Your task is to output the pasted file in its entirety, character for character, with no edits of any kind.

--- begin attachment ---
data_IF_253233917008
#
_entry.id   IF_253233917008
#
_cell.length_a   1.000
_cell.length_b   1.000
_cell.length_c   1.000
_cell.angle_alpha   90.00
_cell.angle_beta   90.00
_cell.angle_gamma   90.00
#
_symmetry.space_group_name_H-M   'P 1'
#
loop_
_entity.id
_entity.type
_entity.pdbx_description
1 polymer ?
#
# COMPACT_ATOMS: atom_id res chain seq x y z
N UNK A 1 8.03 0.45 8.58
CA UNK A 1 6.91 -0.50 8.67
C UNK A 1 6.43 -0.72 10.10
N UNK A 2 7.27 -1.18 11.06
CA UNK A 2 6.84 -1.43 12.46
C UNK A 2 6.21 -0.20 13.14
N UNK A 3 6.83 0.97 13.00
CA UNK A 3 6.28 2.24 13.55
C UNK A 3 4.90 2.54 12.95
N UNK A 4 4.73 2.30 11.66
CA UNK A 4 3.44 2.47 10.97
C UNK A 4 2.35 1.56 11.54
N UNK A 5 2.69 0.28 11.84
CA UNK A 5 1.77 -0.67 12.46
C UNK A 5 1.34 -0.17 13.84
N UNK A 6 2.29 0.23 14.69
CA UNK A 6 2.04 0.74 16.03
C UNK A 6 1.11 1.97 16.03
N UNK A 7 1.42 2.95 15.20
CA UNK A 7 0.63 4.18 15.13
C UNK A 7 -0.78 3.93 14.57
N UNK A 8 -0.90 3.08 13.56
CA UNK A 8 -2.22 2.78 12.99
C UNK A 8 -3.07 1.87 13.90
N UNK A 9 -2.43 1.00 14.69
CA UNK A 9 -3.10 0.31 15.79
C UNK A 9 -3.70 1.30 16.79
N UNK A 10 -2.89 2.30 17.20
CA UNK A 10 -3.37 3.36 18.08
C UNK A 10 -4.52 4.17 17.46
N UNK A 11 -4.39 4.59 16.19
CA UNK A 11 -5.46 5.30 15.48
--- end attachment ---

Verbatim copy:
data_IF_253233917008
#
_entry.id   IF_253233917008
#
_cell.length_a   1.000
_cell.length_b   1.000
_cell.length_c   1.000
_cell.angle_alpha   90.00
_cell.angle_beta   90.00
_cell.angle_gamma   90.00
#
_symmetry.space_group_name_H-M   'P 1'
#
loop_
_entity.id
_entity.type
_entity.pdbx_description
1 polymer ?
#
# COMPACT_ATOMS: atom_id res chain seq x y z
N UNK A 1 8.03 0.45 8.58
CA UNK A 1 6.91 -0.50 8.67
C UNK A 1 6.43 -0.72 10.10
N UNK A 2 7.27 -1.18 11.06
CA UNK A 2 6.84 -1.43 12.46
C UNK A 2 6.21 -0.20 13.14
N UNK A 3 6.83 0.97 13.00
CA UNK A 3 6.28 2.24 13.55
C UNK A 3 4.90 2.54 12.95
N UNK A 4 4.73 2.30 11.66
CA UNK A 4 3.44 2.47 10.97
C UNK A 4 2.35 1.56 11.54
N UNK A 5 2.69 0.28 11.84
CA UNK A 5 1.77 -0.67 12.46
C UNK A 5 1.34 -0.17 13.84
N UNK A 6 2.29 0.23 14.69
CA UNK A 6 2.04 0.74 16.03
C UNK A 6 1.11 1.97 16.03
N UNK A 7 1.42 2.95 15.20
CA UNK A 7 0.63 4.18 15.13
C UNK A 7 -0.78 3.93 14.57
N UNK A 8 -0.90 3.08 13.56
CA UNK A 8 -2.22 2.78 12.99
C UNK A 8 -3.07 1.87 13.90
N UNK A 9 -2.43 1.00 14.69
CA UNK A 9 -3.10 0.31 15.79
C UNK A 9 -3.70 1.30 16.79
N UNK A 10 -2.89 2.30 17.20
CA UNK A 10 -3.37 3.36 18.08
C UNK A 10 -4.52 4.17 17.46
N UNK A 11 -4.39 4.59 16.19
CA UNK A 11 -5.46 5.30 15.48